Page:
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MU Offers a Unique Approach to Treating Autism

April is Autism Awareness Month

April 12, 2007

Story Contact:  Jennifer Faddis, 573-882-6217,

COLUMBIA, Mo. — April is Autism Awareness Month, and the University of Missouri-Columbia continues to offer an innovative approach to helping families and children deal with the struggles associated with the disorder that affects one in every 150 children.

Autism is a developmental disorder that typically appears during the first three years of life. It is characterized by problems with communication and relating to others, and repetitive behaviors or restricted interests. Autism is four times more likely to occur in boys than in girls; symptoms can range from mild to severe. For many individuals, autism is a lifelong disability; for others, there is improvement and the expectation of independence.

The MU Thompson Center for Autism and Neurodevelopmental Disorders takes a cutting-edge approach by attacking the disorder from a variety of angles that include the help of physicians, psychologists, special educators, speech/language pathologists, occupational therapists, nurses and dieticians. The center will hold a ribbon-cutting ceremony for its newly renovated Columbia facility at 9 a.m. on April 27, 2007.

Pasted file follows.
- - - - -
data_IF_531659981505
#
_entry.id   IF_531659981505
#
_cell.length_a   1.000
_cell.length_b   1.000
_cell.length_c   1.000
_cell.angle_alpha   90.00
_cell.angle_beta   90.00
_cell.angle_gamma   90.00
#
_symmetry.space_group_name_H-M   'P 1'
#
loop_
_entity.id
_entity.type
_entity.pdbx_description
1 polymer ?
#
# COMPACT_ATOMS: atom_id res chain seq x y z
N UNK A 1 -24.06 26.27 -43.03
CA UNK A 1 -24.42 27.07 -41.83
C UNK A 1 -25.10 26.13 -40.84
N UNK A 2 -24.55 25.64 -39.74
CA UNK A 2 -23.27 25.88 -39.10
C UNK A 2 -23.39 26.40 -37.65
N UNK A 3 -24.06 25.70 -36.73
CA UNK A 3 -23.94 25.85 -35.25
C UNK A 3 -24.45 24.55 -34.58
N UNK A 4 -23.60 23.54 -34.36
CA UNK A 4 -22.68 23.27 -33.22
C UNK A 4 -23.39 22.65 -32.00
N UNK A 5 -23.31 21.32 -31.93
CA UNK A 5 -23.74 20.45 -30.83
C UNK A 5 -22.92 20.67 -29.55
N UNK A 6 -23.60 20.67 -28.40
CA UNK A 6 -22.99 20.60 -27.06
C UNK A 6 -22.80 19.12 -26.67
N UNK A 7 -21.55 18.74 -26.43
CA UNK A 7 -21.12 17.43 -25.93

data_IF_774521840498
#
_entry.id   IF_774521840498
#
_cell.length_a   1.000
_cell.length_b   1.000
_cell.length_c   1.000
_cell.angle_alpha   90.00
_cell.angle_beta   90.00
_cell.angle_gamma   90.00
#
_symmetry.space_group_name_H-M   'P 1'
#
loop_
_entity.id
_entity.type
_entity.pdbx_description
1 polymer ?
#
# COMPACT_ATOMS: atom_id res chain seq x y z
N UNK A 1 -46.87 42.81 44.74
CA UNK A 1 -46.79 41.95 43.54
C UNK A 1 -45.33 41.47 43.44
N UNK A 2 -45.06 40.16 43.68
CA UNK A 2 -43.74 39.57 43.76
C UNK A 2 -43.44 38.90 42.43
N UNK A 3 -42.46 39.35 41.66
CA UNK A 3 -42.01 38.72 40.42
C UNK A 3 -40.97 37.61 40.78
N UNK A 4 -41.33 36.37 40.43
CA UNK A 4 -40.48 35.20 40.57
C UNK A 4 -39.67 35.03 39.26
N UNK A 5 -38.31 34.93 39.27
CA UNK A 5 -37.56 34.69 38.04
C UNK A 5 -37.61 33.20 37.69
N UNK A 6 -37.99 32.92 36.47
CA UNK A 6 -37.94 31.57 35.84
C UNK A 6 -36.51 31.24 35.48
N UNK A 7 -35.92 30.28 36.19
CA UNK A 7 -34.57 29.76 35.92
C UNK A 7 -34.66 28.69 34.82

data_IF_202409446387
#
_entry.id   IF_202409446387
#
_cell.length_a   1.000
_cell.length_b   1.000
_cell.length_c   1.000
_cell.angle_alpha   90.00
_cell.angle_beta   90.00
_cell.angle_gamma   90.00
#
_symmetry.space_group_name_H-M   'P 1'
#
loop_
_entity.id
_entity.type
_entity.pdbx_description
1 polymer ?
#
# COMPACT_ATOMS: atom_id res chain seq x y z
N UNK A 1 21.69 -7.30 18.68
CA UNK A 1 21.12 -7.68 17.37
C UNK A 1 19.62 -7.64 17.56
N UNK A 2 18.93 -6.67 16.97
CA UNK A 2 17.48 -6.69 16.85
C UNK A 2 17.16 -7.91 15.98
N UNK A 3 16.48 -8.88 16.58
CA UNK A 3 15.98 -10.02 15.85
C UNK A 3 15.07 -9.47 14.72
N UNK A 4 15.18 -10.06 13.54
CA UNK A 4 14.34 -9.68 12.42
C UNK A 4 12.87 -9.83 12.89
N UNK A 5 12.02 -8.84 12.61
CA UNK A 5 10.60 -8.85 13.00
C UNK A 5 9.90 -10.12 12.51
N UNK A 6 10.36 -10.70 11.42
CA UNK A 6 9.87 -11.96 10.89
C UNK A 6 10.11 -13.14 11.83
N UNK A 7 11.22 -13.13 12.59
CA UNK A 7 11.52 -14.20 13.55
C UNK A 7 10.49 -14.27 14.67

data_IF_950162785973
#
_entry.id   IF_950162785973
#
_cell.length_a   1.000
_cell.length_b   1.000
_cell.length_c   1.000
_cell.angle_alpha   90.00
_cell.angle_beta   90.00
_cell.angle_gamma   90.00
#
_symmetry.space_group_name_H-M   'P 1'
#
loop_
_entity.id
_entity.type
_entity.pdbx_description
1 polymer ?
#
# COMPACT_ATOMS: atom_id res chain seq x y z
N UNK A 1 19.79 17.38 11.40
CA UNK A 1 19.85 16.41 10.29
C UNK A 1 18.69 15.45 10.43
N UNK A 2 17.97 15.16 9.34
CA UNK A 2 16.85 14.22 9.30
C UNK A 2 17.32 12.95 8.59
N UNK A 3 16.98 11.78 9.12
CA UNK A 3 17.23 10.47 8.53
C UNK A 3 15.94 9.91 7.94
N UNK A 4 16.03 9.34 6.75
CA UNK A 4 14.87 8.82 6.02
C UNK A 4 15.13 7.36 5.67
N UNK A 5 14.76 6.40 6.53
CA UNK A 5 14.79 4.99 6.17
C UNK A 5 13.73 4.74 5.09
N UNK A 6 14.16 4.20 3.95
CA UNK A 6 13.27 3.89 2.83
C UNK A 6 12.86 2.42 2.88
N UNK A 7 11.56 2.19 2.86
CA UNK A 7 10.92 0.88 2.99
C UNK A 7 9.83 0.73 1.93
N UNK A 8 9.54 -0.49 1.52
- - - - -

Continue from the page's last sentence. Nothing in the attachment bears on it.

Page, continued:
"In addition to service delivery, we provide training to families and community professionals," said Janet Farmer, Thompson Center director. "For instance, we just sponsored an Autism Intervention Conference in which more 400 people learned about the latest evidence-based treatment approaches."

According to Farmer, young children require early diagnosis and intensive behavioral interventions, while school-aged children require specialized programs that focus on enhancing social and academic skills.

"Families consistently report that persons with autism spectrum disorders need a continuum of support services across the lifespan," Farmer said.

Additionally, the Thompson Center believes in the importance of family and professionals working together to help people with autism. Family members know more about their own children than anyone else. Professionals can share expertise, information and individualized recommendations for treatment options.

"Ultimately, caregivers must choose the best course of action for their child and family circumstances, but we are happy to provide guidance regarding approaches to intervention that are known to be effective," Farmer said.